Enhanced employee awareness has led to projects like installing sub-metering and equipment operations scheduling, which realized annual energy savings in electricity consumption of 19 000 gigajoules. Discussions at energy team meetings prompted the company to install variable frequency drives on a number of HVAC systems and large process motors. This resulted in significant energy reduction.

Husky’s employee awareness and training uses three elements – energy-awareness, an energy challenge and engineering engagement – to drive energy efficiency throughout its manufacturing process.

Energy awareness and education

Husky relies on mandatory energy training, and it reports training progress to corporate and production team leaders. With the help of a customized Dollars to $ense Energy Management Workshop offered by Natural Resources Canada, the Husky Awareness Training program was launched in May 2007. New Husky employees also receive sustainability training as part of their orientation.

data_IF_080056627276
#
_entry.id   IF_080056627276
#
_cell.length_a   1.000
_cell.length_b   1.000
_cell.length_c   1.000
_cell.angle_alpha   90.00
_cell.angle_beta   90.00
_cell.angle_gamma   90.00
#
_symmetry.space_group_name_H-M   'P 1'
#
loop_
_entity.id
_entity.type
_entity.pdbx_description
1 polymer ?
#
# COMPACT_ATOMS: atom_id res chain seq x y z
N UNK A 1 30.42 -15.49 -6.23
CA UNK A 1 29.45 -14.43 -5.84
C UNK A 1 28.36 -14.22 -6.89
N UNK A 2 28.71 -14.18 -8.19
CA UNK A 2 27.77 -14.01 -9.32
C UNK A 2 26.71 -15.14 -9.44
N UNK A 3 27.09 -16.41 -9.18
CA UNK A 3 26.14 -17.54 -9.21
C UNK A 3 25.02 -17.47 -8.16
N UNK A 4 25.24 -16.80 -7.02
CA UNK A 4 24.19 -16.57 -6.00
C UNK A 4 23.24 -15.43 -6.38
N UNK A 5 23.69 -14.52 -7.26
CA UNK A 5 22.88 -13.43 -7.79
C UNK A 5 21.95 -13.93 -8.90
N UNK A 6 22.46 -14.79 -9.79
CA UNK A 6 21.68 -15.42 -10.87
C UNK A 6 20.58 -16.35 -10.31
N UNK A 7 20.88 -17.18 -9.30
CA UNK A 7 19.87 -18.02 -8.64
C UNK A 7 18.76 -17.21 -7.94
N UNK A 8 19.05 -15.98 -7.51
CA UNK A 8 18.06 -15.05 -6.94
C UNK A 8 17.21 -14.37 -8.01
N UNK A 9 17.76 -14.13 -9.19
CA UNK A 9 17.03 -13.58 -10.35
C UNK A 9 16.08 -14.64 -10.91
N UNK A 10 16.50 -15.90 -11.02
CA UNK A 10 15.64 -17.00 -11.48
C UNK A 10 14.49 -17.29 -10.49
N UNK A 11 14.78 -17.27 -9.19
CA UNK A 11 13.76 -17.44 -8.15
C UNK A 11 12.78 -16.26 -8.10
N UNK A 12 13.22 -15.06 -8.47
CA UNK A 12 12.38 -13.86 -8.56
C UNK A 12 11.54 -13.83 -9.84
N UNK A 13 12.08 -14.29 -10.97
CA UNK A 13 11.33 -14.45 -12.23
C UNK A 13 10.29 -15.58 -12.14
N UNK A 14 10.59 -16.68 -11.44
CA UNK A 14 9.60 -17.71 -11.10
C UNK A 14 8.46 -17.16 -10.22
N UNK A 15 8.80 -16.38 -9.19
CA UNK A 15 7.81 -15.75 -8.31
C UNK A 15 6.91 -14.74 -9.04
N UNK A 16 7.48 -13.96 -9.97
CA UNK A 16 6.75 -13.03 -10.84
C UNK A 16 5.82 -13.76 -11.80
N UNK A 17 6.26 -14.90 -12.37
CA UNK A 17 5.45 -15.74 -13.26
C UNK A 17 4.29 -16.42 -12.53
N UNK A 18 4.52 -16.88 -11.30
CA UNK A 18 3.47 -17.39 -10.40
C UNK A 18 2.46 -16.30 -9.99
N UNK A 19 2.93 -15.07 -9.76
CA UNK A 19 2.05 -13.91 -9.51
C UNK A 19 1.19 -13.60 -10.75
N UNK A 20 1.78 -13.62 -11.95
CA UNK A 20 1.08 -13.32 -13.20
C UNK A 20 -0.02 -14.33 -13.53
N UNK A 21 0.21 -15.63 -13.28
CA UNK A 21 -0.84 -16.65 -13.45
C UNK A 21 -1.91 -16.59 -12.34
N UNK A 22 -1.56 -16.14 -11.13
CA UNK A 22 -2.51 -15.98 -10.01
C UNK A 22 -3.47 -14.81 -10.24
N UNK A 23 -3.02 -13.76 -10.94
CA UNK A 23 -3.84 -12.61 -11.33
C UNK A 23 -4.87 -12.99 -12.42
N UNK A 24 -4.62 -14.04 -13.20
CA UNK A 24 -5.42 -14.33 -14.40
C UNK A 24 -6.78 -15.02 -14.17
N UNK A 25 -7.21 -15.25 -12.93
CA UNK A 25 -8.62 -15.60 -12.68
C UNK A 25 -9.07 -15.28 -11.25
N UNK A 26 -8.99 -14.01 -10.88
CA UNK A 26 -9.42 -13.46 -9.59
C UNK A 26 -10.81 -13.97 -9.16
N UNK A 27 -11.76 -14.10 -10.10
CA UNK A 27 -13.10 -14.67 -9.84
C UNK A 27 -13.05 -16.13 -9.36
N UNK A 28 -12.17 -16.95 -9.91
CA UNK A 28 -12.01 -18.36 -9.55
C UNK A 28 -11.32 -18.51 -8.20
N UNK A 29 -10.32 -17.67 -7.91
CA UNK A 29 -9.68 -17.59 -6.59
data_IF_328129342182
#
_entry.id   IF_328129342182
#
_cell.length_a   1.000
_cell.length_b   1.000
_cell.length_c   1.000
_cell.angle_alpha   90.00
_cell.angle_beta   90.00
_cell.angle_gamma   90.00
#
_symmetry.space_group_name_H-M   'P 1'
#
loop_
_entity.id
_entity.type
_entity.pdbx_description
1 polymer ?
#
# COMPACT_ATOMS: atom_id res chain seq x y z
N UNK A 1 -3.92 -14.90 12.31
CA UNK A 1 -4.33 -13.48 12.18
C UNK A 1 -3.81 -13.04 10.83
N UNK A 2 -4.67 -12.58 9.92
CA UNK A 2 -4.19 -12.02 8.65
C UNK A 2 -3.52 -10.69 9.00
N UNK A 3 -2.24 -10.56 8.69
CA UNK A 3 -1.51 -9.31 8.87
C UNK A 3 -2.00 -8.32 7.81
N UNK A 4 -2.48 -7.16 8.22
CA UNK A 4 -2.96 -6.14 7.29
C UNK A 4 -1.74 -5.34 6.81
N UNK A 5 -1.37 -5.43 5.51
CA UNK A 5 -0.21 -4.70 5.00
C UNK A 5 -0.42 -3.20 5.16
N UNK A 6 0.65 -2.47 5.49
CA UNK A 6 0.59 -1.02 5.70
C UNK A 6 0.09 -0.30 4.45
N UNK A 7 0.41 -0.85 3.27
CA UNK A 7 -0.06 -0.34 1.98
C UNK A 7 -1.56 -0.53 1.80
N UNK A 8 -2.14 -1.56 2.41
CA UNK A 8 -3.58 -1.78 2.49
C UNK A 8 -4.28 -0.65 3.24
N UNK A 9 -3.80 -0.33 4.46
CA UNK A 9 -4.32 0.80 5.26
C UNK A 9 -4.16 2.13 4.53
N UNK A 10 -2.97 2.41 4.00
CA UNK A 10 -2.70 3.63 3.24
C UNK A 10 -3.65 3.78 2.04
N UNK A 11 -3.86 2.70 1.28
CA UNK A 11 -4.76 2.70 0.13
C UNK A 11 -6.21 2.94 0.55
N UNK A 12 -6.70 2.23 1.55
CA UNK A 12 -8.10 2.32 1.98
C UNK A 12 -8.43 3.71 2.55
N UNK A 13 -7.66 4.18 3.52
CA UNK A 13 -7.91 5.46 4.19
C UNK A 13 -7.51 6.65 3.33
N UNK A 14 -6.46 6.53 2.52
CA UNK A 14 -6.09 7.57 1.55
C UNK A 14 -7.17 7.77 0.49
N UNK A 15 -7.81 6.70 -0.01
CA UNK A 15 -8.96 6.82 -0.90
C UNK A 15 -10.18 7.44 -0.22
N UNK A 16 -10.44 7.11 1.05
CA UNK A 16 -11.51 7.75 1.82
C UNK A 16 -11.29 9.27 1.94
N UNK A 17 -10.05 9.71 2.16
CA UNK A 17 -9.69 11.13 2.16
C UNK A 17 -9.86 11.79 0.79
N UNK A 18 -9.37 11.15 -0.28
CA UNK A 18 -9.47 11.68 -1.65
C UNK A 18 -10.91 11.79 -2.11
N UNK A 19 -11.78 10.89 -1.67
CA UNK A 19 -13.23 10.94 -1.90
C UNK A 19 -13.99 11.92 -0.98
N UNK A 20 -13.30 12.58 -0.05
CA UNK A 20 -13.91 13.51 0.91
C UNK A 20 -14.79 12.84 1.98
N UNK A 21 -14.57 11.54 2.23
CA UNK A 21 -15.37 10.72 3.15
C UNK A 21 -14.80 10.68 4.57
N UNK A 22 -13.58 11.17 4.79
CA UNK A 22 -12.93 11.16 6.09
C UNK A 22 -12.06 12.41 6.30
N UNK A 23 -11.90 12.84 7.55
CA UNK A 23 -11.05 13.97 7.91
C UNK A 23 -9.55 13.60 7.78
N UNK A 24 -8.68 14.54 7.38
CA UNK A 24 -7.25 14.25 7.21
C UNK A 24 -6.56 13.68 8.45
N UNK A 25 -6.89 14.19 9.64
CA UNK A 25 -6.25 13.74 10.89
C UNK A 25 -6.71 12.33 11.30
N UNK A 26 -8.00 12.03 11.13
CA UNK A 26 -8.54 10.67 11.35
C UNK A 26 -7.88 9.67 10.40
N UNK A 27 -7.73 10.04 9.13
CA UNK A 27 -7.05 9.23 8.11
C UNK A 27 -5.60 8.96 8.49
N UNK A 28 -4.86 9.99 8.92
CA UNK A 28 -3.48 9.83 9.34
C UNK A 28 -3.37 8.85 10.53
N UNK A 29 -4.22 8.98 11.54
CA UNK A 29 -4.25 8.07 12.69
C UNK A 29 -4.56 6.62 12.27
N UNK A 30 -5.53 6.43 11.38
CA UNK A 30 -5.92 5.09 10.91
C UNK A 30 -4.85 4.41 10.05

By August 2007, more than 900 employees at the Bolton plant had been trained, including equipment operators who were given the tools to spot energy efficiency opportunities. These operators now rely on a detailed checklist before ending their shifts. Using the checklist has ingrained actions like shutting off equipment not required for the next shift. Husky also translated energy awareness training materials into Mandarin and trained Husky employees in Shanghai.

Husky employees are also able to earn GreenShares, which is a company-wide program to encourage environmental responsibility in employees at home and at work. “GreenShares is especially positive because it encourages employees to participate in sustainability and demonstrates the ongoing commitment to proactive environmental responsibility that Husky maintains as one of its core values,” Fiacco says.

Energy challenge